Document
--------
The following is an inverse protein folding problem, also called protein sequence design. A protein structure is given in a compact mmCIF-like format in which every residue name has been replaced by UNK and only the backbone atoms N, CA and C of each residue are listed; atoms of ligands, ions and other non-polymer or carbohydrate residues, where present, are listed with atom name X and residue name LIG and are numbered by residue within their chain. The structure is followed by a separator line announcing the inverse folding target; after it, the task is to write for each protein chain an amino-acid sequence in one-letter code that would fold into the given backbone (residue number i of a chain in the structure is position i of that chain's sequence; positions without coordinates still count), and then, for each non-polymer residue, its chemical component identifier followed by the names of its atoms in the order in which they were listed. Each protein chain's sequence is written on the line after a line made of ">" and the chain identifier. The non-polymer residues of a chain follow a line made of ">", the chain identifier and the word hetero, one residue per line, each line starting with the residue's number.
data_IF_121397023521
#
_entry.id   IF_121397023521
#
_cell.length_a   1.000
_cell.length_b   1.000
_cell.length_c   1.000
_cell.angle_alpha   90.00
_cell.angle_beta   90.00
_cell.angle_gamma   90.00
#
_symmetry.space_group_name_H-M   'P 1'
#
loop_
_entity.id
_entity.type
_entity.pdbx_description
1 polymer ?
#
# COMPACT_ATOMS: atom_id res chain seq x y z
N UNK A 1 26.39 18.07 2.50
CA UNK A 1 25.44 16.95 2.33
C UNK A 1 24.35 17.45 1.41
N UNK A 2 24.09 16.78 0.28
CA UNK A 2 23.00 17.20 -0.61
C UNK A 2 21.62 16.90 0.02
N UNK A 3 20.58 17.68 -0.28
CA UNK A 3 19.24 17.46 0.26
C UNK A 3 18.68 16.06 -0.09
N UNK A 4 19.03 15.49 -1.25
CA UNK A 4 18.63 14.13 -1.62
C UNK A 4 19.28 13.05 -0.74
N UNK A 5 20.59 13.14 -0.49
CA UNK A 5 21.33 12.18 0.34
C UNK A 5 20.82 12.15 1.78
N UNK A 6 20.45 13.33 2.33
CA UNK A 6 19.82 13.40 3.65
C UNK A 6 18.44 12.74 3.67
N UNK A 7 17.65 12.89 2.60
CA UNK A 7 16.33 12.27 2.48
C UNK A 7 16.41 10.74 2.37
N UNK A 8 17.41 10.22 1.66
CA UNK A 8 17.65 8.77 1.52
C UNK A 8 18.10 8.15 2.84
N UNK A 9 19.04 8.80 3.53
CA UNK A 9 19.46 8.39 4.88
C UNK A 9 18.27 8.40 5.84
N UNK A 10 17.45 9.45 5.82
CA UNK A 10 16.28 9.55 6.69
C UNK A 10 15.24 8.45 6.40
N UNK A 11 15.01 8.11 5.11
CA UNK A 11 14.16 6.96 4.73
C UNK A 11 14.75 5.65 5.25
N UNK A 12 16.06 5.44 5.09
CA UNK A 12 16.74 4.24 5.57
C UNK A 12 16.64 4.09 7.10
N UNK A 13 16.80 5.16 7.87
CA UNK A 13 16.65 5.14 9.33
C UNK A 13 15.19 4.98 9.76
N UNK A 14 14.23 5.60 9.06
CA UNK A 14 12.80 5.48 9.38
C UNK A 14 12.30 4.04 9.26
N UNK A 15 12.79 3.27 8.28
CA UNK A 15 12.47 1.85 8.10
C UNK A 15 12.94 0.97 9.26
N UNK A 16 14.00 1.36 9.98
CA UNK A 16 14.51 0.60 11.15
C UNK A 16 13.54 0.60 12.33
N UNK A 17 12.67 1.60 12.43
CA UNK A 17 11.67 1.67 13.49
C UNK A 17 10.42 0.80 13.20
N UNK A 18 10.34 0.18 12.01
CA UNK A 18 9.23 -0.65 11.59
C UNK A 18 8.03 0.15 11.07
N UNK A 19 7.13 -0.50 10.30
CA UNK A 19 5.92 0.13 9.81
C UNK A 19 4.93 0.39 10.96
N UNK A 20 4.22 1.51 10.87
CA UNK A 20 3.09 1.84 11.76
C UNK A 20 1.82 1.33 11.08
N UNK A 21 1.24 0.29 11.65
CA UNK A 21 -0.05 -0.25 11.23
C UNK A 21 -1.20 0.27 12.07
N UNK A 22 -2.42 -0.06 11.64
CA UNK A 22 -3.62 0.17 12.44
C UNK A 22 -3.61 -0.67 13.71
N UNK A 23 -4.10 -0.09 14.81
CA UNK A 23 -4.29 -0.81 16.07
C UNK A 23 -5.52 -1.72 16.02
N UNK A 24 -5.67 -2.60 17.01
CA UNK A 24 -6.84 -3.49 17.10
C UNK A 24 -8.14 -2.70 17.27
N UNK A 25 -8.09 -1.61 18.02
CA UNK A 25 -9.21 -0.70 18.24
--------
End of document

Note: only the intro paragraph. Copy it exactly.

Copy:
The following is an inverse protein folding problem, also called protein sequence design. A protein structure is given in a compact mmCIF-like format in which every residue name has been replaced by UNK and only the backbone atoms N, CA and C of each residue are listed; atoms of ligands, ions and other non-polymer or carbohydrate residues, where present, are listed with atom name X and residue name LIG and are numbered by residue within their chain. The structure is followed by a separator line announcing the inverse folding target; after it, the task is to write for each protein chain an amino-acid sequence in one-letter code that would fold into the given backbone (residue number i of a chain in the structure is position i of that chain's sequence; positions without coordinates still count), and then, for each non-polymer residue, its chemical component identifier followed by the names of its atoms in the order in which they were listed. Each protein chain's sequence is written on the line after a line made of ">" and the chain identifier. The non-polymer residues of a chain follow a line made of ">", the chain identifier and the word hetero, one residue per line, each line starting with the residue's number.